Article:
At SERVICEBRAND GLOBAL, we believe in fully understanding the relationship between alignment and growth. We want to help organizations understand what is holding them back and how to create strategies, cultures and performance that will keep them on the cutting edge of their chosen industry. If you are looking for help in understanding how to elevate your organization to one of consistent alignment and growth, why not see what we can do for you?

Why Do Organizational Values Matter?

There are numerous benefits for organizations in declaring a set of core values that embody the way you wish to go about achieving your mission or purpose. Driving collaboration and teamwork between likeminded individuals is one. Streamlining decision-making process by aligning everyone with the same ideals about the way the organization does business is another.

One of the most powerful aspects of having a strong set of organizational values is the ability to communicate who you are and what you stand for to your stakeholders. This is the case for customers, employees, service partners, investors and local communities. In the emerging paradigm we refer to as the Values Economy, successful organizations will establish a sense of shared values with all stakeholder groups. When everyone knows what your organization believes in and trusts you mean it, they have no reason to go anywhere to have their needs met. Nothing creates brand loyalty faster than trust.

Who are you?

Around 82% of people believe that a good and well understood set of values can give an organization a competitive edge. It is no wonder that so many leaders are desperate to tick this box.

But simply laminating some words and putting them up on the wall, doesn’t create a successful values-based organization. To know what you value, you must first know what you stand for. Our values are never more consciously present than when they are being tested, or when we succeed.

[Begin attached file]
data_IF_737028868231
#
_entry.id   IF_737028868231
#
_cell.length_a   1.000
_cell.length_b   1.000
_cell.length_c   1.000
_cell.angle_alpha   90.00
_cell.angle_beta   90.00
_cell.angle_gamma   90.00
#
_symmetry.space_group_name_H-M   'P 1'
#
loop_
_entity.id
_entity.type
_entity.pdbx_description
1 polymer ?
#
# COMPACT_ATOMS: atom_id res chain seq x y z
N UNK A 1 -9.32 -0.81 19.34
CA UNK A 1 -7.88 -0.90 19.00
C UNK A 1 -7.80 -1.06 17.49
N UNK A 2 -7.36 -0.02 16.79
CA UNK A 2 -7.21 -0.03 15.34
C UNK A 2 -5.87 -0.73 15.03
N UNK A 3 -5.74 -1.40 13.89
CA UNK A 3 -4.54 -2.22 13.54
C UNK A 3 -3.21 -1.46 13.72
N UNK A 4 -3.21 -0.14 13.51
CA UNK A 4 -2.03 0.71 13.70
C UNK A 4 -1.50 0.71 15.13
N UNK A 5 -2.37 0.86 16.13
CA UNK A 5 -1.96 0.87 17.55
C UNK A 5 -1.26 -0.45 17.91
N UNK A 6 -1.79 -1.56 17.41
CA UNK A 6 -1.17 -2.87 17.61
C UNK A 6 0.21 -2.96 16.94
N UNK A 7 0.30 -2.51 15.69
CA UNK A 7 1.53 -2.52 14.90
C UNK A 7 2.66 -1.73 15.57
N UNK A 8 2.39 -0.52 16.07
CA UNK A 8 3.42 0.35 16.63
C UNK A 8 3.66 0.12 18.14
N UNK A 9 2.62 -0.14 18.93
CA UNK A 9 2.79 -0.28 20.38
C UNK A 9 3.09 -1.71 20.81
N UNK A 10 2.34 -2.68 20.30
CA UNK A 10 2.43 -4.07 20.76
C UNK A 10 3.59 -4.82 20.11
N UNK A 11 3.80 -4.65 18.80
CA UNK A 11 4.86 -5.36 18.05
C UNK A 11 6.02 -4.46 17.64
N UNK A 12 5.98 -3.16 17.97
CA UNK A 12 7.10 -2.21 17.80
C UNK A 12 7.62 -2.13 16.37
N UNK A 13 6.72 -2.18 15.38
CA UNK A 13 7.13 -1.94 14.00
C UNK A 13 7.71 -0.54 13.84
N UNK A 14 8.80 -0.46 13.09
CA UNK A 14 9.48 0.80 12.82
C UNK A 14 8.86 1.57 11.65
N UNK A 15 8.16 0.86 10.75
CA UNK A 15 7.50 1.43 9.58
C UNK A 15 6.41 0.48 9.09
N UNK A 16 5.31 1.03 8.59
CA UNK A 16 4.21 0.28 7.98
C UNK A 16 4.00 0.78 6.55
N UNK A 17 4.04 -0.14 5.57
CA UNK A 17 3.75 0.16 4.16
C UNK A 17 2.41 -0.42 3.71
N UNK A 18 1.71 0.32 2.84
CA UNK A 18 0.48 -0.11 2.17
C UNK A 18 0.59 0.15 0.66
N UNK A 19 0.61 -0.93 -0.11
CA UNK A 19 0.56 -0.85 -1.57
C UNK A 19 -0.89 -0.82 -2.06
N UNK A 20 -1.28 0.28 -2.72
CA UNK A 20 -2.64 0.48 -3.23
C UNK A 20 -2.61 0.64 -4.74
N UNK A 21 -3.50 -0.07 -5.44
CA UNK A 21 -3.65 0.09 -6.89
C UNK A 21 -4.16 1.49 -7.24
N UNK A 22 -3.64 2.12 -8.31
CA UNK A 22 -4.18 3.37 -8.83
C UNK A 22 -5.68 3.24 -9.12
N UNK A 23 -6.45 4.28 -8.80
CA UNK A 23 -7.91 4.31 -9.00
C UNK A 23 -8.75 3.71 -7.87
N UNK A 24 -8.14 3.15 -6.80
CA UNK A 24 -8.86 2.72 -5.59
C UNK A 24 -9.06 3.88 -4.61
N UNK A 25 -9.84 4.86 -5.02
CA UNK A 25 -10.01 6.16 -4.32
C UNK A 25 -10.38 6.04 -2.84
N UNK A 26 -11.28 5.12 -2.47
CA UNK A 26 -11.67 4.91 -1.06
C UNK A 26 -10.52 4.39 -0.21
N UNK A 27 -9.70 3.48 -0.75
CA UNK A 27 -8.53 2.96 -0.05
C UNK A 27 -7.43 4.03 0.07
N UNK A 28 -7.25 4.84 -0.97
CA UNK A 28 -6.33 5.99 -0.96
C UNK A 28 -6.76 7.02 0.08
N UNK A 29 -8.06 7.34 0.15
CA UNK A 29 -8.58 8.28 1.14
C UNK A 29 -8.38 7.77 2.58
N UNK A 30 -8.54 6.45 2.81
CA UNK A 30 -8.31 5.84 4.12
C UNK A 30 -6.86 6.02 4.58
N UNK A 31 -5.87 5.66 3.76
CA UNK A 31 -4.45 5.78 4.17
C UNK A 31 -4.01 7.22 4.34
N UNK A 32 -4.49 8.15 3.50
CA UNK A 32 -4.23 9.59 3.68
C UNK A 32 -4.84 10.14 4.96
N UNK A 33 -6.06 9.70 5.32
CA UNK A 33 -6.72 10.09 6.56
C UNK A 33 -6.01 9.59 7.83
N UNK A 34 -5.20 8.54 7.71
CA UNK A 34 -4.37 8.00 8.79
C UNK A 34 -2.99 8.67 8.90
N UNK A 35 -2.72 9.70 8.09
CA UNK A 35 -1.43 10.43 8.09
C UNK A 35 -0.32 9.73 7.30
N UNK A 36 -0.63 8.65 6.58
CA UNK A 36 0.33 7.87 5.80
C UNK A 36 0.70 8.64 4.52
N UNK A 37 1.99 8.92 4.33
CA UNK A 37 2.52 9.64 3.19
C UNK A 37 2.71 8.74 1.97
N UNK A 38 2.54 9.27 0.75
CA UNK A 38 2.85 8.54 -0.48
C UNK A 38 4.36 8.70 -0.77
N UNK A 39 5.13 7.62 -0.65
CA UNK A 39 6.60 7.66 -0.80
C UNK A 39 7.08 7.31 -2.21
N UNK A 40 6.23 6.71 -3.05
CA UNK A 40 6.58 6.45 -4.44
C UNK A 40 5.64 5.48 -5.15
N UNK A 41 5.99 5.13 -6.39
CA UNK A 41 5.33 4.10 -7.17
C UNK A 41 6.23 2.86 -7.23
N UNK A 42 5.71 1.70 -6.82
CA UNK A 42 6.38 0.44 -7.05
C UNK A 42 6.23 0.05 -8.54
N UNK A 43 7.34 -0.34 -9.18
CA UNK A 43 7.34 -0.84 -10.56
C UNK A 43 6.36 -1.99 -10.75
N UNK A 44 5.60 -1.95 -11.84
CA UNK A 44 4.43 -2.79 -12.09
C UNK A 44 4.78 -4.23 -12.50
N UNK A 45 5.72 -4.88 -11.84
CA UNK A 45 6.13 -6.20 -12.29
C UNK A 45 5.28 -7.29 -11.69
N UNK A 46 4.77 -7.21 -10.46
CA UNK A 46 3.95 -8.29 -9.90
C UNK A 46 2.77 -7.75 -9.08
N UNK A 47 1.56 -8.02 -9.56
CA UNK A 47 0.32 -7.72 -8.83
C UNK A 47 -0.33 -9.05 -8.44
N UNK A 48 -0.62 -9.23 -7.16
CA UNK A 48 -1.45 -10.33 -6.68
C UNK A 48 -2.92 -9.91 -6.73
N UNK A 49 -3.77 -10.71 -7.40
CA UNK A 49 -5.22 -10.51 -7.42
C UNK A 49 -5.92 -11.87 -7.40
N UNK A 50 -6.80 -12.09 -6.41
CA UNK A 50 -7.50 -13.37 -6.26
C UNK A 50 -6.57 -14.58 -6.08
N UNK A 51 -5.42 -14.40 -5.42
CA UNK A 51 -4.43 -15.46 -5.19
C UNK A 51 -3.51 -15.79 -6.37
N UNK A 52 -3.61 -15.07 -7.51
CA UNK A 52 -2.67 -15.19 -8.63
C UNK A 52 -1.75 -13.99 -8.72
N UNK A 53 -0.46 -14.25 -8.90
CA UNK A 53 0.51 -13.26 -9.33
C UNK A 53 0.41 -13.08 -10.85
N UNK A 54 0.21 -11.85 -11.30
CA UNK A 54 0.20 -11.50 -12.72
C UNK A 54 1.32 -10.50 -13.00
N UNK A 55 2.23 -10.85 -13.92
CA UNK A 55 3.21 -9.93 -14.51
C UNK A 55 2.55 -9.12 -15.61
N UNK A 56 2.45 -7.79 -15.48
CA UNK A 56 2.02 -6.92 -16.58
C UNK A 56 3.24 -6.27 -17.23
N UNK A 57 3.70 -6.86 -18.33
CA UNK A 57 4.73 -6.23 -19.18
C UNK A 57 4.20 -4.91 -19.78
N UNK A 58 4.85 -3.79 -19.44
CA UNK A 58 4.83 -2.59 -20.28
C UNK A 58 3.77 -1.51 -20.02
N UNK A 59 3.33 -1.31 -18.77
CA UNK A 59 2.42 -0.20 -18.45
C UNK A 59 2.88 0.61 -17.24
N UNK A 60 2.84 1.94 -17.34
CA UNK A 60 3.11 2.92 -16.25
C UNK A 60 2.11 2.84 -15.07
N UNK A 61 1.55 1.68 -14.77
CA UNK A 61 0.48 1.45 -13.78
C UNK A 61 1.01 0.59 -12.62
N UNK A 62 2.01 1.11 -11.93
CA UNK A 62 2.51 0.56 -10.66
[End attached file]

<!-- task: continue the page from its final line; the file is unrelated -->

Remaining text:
You cannot copy another organization’s values and expect to achieve the same outcomes. Effective values statements reflect the truth at the heart of the company. They are unique and not transferrable.

It is important to follow a robust process to explore the essence of the organization. Why does the organization exist? What does it hold true to the core and will never give up? What differentiates it from others? If you are people driven, your values will reflect this, and, if you are profit driven, that is fine too. Values are neither good nor bad, they are an expression of what matters to us. For example, if money/financial performance/return on shareholder value is important above all else, it is better to be honest about this. You might discourage some people, but you will also attract the kind of customers and service users who are aligned with that kind of value ideal. What is critical is to avoid a situation where you claim that the organization stands for something and then does not live up to this with behaviours and decisions that are made by employees (all levels).